Lunchtime Briefing: Howard Stern Online
Now, he's taking his act global by going online: Keep the kids away from the PC!
Sirius is offering a free, two-day online trial of the subscription service on Wednesday and Thursday, Oct. 25 and 26. The hope is that people will sign up for the free trial and like the service enough to pay $12.95 per month to keep it. (If you want a non-online version of Sirius--or its rival, Washington's XM--you have to buy a special radio receiver.)
Stern and his bawdy daily show is being offered as an extra enticement. That is, if you consider flatulence sound effects and live radio nudity enticement. But really, who doesn't?
The TV ads touting the two-day trial say that Stern left radio and "millions" followed. Now, "billions" can hear him on the Internet.
There's some truthiness to that statement.
Sirius finished 2005 with 3.3 million subscribers. Stern began his show in January. Earlier this month, Sirius was up to 5.1 million subscribers. (XM Satellite Radio has 7 million subscribers. XM, has provided online service to its subscribers since October 2004. Also, folks can buy an online-only version of XM, with fewer channels, for $7.99 per month.)
How much of Sirius's subscriber growth can be attributed to Stern is debatable. But why let facts get in the way of a good commercial?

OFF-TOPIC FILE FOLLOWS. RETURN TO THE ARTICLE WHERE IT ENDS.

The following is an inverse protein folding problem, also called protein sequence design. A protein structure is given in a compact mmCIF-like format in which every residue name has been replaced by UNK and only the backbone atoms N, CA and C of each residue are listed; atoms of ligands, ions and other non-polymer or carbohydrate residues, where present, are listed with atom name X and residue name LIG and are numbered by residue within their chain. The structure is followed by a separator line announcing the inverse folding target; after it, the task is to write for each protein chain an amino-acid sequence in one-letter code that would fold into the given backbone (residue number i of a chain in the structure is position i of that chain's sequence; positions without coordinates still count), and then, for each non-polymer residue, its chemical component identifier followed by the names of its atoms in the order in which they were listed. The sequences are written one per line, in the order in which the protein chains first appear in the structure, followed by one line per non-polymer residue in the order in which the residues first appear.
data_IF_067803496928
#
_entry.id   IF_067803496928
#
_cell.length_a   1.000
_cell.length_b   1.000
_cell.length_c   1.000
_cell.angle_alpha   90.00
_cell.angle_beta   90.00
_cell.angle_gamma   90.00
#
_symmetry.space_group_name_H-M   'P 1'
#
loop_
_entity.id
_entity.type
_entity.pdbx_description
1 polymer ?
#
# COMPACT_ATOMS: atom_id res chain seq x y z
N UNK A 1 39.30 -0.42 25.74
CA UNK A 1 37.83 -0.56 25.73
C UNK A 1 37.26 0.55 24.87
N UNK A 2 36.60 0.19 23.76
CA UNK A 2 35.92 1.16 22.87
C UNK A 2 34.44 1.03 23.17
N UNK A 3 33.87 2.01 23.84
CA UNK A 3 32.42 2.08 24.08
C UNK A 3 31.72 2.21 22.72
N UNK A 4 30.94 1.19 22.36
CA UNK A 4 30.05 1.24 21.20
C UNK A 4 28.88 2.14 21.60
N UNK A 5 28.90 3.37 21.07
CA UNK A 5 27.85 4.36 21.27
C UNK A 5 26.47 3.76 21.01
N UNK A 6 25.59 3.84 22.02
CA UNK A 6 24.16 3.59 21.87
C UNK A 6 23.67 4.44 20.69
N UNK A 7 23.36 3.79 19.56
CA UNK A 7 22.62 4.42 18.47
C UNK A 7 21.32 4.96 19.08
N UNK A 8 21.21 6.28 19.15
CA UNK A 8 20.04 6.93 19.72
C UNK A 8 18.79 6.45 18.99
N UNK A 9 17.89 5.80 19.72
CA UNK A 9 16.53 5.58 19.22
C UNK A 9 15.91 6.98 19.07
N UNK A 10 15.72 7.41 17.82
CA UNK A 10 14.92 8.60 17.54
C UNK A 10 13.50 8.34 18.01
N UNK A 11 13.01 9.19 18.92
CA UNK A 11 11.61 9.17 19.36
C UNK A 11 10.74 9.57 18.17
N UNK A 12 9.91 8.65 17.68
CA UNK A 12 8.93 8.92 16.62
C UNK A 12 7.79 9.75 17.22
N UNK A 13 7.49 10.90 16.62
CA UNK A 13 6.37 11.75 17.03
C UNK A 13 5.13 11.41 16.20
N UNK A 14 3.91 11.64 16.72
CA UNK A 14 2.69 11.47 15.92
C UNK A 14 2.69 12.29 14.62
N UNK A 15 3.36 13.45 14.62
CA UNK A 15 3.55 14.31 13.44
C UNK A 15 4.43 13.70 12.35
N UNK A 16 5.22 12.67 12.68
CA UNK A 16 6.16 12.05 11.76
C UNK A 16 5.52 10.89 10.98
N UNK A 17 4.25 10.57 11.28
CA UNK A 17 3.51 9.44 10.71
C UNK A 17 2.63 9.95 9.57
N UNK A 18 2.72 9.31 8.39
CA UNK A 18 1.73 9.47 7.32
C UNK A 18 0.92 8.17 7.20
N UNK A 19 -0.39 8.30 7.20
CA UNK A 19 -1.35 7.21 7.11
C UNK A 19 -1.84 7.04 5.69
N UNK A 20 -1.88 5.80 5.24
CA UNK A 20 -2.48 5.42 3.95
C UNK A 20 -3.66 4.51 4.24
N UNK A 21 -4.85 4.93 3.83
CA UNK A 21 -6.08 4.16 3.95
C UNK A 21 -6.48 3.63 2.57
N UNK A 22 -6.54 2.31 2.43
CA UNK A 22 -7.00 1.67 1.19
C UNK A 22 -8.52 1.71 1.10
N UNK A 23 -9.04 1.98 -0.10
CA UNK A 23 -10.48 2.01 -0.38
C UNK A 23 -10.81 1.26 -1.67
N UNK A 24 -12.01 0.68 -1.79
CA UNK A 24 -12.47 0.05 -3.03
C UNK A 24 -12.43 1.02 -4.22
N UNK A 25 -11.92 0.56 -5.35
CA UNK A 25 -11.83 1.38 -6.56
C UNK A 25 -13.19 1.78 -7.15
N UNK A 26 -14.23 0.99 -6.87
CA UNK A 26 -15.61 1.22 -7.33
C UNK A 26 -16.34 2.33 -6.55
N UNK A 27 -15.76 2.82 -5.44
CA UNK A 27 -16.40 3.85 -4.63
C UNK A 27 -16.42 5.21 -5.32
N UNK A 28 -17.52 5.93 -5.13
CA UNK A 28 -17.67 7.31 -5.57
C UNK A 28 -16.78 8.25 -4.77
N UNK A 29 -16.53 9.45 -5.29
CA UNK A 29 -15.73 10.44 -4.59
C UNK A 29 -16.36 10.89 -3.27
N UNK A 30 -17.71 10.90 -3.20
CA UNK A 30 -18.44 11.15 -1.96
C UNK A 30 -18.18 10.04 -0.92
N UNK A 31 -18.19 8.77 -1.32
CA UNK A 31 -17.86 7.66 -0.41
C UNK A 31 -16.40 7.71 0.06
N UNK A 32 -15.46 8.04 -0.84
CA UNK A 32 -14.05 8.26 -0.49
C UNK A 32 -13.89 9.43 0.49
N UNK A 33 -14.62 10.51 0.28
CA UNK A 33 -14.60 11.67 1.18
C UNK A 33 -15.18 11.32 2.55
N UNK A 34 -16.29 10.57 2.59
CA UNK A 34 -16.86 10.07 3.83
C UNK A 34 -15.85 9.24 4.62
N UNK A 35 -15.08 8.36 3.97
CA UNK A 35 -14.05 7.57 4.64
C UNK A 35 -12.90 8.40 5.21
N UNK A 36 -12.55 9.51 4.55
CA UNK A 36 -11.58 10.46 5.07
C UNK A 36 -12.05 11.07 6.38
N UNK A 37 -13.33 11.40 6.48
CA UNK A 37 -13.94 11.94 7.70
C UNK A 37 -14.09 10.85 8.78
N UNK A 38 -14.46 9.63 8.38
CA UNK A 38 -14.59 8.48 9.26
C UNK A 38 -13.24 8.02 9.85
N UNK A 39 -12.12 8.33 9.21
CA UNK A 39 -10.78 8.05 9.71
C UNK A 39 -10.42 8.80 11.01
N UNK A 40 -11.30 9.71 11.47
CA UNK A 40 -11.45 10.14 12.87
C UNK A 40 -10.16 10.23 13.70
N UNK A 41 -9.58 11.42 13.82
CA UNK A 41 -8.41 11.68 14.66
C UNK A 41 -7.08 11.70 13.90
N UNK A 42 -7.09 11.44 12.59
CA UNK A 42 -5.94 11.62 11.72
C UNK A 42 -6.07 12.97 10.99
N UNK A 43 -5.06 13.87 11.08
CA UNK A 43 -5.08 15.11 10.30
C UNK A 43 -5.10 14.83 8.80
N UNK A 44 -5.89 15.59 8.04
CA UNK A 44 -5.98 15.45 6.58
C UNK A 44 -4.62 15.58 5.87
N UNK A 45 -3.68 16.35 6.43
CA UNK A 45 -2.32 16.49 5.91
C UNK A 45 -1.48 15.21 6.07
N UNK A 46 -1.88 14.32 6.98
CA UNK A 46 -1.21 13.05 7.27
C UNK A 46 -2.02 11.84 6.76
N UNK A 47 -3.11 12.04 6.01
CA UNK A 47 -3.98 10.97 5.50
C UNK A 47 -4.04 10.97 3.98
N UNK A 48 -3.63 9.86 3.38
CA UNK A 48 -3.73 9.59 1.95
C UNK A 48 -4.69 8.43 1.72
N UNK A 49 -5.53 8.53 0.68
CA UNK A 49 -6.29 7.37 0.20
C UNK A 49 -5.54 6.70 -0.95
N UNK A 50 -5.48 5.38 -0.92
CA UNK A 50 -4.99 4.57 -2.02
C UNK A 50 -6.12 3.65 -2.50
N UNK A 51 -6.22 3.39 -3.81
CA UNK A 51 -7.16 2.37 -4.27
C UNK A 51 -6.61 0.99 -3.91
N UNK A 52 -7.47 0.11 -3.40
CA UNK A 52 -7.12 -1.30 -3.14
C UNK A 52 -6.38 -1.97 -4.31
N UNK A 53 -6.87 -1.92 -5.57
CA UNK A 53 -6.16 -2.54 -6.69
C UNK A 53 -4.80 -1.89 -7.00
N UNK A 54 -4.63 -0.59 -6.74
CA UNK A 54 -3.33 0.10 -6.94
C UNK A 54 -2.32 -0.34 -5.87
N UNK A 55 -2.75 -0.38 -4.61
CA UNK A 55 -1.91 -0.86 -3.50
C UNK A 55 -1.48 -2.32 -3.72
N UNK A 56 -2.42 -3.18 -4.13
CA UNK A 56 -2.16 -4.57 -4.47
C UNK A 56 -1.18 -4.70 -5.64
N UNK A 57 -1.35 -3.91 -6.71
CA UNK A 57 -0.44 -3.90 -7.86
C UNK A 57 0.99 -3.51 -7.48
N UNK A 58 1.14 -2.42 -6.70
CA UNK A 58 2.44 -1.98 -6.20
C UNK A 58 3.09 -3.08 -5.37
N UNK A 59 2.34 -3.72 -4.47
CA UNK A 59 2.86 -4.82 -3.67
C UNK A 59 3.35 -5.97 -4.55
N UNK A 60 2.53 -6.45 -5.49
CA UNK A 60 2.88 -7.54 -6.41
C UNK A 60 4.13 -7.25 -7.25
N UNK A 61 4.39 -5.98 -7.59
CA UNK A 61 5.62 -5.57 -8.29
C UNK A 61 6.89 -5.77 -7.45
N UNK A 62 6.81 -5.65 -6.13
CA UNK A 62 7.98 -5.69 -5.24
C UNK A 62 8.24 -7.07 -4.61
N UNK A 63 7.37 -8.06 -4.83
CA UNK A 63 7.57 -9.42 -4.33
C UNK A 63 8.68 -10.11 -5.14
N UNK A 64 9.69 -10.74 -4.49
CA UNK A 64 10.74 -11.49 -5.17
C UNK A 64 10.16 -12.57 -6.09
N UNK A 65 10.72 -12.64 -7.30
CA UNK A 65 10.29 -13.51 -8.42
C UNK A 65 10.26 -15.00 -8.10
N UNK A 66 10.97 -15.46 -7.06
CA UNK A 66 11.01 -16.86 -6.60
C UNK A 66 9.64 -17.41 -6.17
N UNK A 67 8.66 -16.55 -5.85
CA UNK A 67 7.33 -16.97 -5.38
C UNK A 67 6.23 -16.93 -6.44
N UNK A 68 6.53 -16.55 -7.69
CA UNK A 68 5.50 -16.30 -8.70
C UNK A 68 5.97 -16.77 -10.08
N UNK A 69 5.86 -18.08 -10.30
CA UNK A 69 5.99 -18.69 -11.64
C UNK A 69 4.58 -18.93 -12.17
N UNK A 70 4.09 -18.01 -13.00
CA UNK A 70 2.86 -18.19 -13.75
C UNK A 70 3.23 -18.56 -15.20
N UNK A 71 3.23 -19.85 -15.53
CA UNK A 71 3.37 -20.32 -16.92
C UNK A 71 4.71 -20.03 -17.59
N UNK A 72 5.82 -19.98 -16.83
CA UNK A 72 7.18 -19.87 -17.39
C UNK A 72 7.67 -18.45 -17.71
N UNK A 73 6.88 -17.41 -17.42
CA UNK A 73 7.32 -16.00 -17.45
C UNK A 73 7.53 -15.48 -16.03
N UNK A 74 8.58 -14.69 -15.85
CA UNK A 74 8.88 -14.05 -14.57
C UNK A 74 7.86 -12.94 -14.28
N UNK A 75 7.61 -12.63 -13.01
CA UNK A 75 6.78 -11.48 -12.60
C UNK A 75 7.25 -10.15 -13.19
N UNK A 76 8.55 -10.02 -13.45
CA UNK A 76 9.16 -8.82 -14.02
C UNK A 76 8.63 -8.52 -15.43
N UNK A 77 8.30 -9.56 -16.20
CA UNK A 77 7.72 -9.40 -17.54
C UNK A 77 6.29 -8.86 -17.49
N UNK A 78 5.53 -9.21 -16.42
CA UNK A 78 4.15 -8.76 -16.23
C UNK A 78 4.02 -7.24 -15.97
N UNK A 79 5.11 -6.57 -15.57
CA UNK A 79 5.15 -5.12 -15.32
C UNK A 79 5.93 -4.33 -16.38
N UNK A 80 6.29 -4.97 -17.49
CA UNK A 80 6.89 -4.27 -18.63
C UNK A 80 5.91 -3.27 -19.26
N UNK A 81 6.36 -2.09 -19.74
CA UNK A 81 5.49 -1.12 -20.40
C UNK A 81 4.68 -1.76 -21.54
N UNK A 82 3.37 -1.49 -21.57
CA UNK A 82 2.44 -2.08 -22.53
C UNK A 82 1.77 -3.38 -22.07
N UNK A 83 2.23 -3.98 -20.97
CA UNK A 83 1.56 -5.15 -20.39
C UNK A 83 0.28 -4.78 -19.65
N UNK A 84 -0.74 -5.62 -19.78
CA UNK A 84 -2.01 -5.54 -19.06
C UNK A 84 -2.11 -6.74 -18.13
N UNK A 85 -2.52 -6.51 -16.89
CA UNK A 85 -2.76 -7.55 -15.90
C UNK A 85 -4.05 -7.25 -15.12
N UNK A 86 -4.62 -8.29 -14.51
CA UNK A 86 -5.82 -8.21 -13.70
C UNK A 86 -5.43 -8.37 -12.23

I used to cover radio for The Post's Style section, and I always thought the three best radio broadcasters, in no particular order, are Rush Limbaugh, Paul Harvey and Stern. Each one loves radio and is a master at using it, material aside.
That said, if I had a kid, I wouldn't let him listen to Stern. Especially on satellite radio, which is not policed by the Federal Communications Commission for potential indecency violations. His act, which made him the most-fined broadcaster in FCC history when he was on over-the-air radio, has gotten raunchier now that the cuffs are off. (Or perhaps on, given the content of some of his shows.)
I signed up for the two-day trial to see if there were any parental safeguards. The only one I could see was the boilerplate that said that by clicking a button, I certified I was over 18. Yeah, okay. About as effective as the beer company Web sites that make you enter your birth date before you enter.
The two-day trial is the latest punch in the Sirius-XM satellite wars and comes as some Wall Street analysts are warning that the newish satellite radio market (XM launched in 2001) is already maturing, with subscriber growth flattening.
(Disclosure alert: I've been an XM subscriber since December 2001.)
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